I live in a sleepy little town that qualifies as a city. There are certain criteria you have to meet in order to be a city, and
Galway’s status as a city has always been debatable. Nevertheless, it is historically known as ‘the City of the Tribes’, and if you happen to be around Eyre Square, in the heart of the city, at around say 3a.m, you may spot various tribes engage in combat outside Supermacs ( a Galwegian fast food outlet specialising in contemporary Irish culinary delights).
But city or nay, most people have heard about
Galway. There’s the races, who hasn’t been to the races? Then there’s the Arts Festival; there’s Cuirt, the international festival of literature; Baboro is a festival for kids; there are at least two Oyster festivals with a film Fleadh thrown in somewhere in the middle.
More recently there was the Volvo Ocean Race and on foot of that there have been a good few boat festivals attracting polo shirted men in deck shoes accompanied by leggy blondes with an attitude. And there doesn’t even have to be a festival for the place to fill up in the summer months. You always know the tourists: sensible raincoats, aran sweaters, expensive cameras and a stressed out frown brought on by the price of Guinness and a bowl of chowder. They call Galway ‘Gallaway’ if they’re European, whilst Americans pronounce the ‘gal’ in Galway as if it was the
Galway gal and not gal as in gallstones.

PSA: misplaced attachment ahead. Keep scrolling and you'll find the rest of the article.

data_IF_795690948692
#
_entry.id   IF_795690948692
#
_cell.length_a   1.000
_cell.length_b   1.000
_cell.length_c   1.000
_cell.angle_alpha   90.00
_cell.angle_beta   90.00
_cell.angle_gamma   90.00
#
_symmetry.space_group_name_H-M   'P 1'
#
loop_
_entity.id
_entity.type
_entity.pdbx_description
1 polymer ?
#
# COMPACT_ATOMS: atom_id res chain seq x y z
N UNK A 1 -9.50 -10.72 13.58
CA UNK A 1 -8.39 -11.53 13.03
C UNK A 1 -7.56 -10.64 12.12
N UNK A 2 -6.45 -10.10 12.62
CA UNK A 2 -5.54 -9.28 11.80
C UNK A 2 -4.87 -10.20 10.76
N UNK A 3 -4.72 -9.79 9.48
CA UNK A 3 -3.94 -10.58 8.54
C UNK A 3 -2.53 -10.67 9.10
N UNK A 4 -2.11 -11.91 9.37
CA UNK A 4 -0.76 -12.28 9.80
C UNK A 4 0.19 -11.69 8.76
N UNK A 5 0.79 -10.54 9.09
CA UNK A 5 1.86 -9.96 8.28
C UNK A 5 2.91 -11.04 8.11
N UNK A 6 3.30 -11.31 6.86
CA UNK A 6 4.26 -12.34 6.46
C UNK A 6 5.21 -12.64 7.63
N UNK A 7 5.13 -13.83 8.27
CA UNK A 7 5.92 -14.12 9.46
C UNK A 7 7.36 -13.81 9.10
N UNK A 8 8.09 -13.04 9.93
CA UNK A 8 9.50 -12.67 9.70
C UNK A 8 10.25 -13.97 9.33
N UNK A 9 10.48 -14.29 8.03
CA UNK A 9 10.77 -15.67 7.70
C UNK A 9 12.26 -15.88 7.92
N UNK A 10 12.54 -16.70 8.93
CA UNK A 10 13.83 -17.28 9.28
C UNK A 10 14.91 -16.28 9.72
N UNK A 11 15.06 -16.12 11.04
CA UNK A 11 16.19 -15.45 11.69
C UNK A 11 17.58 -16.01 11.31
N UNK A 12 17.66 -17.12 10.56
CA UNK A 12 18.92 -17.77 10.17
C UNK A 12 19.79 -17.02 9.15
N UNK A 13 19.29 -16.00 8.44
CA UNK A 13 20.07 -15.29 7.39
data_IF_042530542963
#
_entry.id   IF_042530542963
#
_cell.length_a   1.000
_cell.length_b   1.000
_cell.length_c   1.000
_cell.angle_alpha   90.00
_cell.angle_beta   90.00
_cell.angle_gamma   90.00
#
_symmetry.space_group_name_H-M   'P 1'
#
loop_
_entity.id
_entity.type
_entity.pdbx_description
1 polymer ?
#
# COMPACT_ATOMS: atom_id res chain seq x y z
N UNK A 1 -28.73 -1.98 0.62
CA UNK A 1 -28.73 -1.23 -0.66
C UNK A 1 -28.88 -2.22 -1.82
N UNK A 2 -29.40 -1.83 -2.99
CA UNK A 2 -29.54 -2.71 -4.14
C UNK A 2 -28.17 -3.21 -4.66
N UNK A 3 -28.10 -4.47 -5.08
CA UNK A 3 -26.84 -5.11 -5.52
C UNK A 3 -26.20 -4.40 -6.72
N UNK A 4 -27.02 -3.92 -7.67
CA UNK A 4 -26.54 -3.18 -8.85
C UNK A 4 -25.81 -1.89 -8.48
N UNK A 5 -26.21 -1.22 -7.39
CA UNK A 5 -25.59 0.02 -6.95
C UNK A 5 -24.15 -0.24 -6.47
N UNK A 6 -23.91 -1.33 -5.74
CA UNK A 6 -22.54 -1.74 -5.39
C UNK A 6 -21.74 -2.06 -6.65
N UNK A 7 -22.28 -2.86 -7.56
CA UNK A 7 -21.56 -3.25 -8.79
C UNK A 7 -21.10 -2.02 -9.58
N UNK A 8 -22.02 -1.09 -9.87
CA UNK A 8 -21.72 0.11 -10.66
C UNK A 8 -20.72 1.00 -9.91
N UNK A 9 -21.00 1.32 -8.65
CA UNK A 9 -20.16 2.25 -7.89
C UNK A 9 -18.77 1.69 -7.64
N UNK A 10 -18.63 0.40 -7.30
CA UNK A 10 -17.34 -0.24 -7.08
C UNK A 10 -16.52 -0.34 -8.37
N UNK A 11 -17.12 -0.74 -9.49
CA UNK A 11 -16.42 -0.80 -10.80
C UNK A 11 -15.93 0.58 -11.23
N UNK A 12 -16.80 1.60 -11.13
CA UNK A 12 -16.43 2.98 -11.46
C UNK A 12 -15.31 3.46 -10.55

So in other words, I live in a so called city that has been taken over by festivals or tourists for most of the year. The thing is, though, this place really only comes to life around late September, when the rest of the world goes home and
Galway turns back into a little town again. The rain doesn’t get any worse than it is during the summer months, but you don’t feel cheated anymore, because although the weather is more or less shit all year round, the calendar is telling you that it’s ok to light the fire and order pizza. You can watch telly without having that guilty feeling that you should be at the launch of some book or play or film and if you do go out the pubs start offering alternatives to Irish dancing, Irish music and traditional Irish shows that traditional Irish people wouldn’t ever set foot in.
That’s why today was a good day in
Galway. It was pissing rain and not a raincoat in sight, there wasn’t a queue for the ATM, everyone was in bad form and the general consensus was that really, what else could our leader have done here last week but get pissed and make an eejit of himself on national radio? It just made me ask that question again, are we a town or a city? Then I remembered that KFC recently opened in Galway and that it costs €2.50 an hour to park in town. There’s a place near the docks that sells Japanese food and a transvestite works in the hairdressers on the main street. So yeah, that’s it really, isn’t it? City. Definitely a city.